Addition of Metronomic Chemotherapy to Dual Anti-HER2 Treatment in Older Patients With Metastatic Breast Cancer

Key Points

  • Progression-free survival at 6 months was 73.4% in the metronomic chemotherapy group vs 46.2% in the control group.
  • Median progression-free survival was 12.7 months vs 5.6 months.

In the phase II EORTC 75111-10114 trial reported in The Lancet Oncology, Wildiers et al found that the addition of metronomic oral cyclophosphamide to pertuzumab (Perjeta) and trastuzumab (Herceptin) improved progression-free survival in elderly or frail women with HER2-positive metastatic breast cancer.

Study Details

In the open-label trial, 80 patients aged ≥ 70 years or ≥ 60 years with functional restrictions from 30 sites in eight European countries were randomized between July 2013 and May 2016 to receive trastuzumab and pertuzumab without (n = 39) or with (n = 41) metronomic oral cyclophosphamide. Patients had received no prior chemotherapy for metastatic disease. Metronomic oral cyclophosphamide was given at 50 mg per day; trastuzumab was given at a loading dose of 8 mg/kg followed by 6 mg/kg every 3 weeks; and pertuzumab was given at a loading dose of 840 mg followed by 420 mg every 3 weeks. The primary endpoint was investigator-assessed progression-free survival at 6 months, with a difference of ≥ 10% between groups being sought. Patients had a median age of 76–77 years.

Progression-Free Survival

Progression-free survival at 6 months was 73.4% in the metronomic chemotherapy group vs 46.2% in the control group (hazard ratio [HR] = 0.65, P = .12); although the difference did not achieve statistical significance, the study design was not powered for direct treatment comparison. At median follow-up of 20.7 months, median progression-free survival was 12.7 months vs 5.6 months. Overall, 36% of patients (15 in the chemotherapy group and 14 in the control group) received trastuzumab emtansine as second-line therapy; among these patients, progression-free survival at 6 months was 49.5% and median progression-free survival was 5.0 months.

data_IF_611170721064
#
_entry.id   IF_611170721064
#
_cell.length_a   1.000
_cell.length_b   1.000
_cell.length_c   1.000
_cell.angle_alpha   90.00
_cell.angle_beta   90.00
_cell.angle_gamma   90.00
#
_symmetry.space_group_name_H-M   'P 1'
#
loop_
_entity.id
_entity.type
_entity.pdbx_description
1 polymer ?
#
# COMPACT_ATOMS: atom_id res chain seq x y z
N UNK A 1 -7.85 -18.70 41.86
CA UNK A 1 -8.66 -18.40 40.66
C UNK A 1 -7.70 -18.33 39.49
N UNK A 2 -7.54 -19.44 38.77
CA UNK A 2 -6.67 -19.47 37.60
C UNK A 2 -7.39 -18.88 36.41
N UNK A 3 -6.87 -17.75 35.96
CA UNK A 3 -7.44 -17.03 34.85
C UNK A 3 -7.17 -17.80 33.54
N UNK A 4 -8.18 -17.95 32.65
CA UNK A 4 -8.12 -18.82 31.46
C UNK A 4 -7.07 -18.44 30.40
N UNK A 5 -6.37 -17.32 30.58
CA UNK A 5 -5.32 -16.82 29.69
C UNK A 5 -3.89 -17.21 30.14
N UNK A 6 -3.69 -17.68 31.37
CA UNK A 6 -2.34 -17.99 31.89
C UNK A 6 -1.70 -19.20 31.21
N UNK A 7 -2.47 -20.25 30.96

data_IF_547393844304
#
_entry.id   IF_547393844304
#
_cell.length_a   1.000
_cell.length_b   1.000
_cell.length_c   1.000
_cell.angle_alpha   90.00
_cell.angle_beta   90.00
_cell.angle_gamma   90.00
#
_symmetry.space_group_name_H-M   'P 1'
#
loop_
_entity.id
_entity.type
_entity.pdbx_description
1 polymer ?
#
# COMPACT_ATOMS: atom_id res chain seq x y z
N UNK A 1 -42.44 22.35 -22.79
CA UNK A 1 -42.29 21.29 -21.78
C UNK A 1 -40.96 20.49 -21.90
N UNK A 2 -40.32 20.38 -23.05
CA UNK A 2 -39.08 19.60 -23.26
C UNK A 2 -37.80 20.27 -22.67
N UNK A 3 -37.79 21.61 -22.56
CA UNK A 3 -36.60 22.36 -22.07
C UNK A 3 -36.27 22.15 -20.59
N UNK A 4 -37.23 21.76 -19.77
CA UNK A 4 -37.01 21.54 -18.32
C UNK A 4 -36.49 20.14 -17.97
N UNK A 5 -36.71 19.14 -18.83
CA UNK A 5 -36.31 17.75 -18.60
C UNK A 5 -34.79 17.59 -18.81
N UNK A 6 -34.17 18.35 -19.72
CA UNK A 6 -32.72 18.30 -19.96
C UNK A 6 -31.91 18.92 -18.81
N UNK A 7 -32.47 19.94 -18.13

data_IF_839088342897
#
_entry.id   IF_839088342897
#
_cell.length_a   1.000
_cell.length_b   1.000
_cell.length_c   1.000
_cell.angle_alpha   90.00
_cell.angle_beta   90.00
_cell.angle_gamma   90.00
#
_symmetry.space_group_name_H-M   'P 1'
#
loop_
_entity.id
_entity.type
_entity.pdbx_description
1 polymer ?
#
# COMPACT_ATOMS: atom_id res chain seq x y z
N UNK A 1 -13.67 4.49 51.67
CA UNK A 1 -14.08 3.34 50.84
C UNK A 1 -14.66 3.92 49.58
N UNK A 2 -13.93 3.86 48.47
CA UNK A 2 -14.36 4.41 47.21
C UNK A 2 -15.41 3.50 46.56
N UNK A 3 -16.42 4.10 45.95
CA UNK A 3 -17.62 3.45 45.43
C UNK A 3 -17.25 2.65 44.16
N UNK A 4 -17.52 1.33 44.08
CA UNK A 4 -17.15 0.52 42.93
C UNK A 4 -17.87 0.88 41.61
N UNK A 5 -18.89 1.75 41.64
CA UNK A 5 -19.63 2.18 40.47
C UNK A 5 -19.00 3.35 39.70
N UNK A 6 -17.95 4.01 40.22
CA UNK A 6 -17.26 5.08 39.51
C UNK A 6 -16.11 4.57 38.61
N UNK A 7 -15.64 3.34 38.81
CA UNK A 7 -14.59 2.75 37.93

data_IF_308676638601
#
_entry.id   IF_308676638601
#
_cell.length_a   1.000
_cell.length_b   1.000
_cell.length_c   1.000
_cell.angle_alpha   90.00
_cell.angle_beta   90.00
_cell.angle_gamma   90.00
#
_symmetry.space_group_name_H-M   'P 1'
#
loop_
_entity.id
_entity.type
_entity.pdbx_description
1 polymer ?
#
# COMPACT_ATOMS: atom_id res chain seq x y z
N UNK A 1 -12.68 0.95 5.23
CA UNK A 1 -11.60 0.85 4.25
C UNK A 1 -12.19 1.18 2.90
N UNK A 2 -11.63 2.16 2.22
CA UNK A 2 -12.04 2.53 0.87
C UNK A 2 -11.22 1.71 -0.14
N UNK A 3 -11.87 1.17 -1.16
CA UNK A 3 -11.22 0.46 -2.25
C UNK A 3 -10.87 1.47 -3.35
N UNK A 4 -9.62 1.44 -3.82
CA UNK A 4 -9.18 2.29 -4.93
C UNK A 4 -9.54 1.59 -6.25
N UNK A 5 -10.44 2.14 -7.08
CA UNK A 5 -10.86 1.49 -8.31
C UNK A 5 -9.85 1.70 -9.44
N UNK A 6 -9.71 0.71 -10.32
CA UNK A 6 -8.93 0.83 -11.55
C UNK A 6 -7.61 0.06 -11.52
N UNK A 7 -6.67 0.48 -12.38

Adverse Events

The most common grade 3 or 4 adverse events in the chemotherapy group vs control group were hypertension (12% vs 15%), diarrhea (12% vs 10%), dyspnea (10% vs 5%), thromboembolic event (10% vs 0%), fatigue (5% vs 8%), and pain (5% vs 5%). In the chemotherapy group, one patient died from heart failure. In the control group, four patients died without progression due to cardiac arrest during treatment (n = 1), peritoneal infection (n = 1), respiratory failure (n = 1), and sudden death without a specified cause (n = 1). Additional cardiac events included grade 3 heart failure in two patients in the chemotherapy group, grade 3 left ventricular systolic dysfunction in one patient in each group, grade 3 atrial fibrillation in two patients in the chemotherapy group, and 10% or greater asymptomatic left ventricular ejection fraction decrease to < 50% in one patient in each group.

The investigators concluded, “Addition of metronomic oral cyclophosphamide to trastuzumab plus pertuzumab in older and frail patients with HER2-positive metastatic breast cancer increased median progression-free survival by 7 months compared with dual HER2 blockade alone, with an acceptable safety profile. Trastuzumab and pertuzumab plus metronomic oral cyclophosphamide, followed by trastuzumab emtansine after disease progression, might delay or supersede the need for taxane chemotherapy in this population.”

The study was funded by F. Hoffmann-La Roche.

Hans Wildiers, PhD, of University Hospitals Leuven and KU Leuven, is the corresponding author for The Lancet Oncology article. 

The content in this post has not been reviewed by the American Society of Clinical Oncology, Inc. (ASCO®) and does not necessarily reflect the ideas and opinions of ASCO®.


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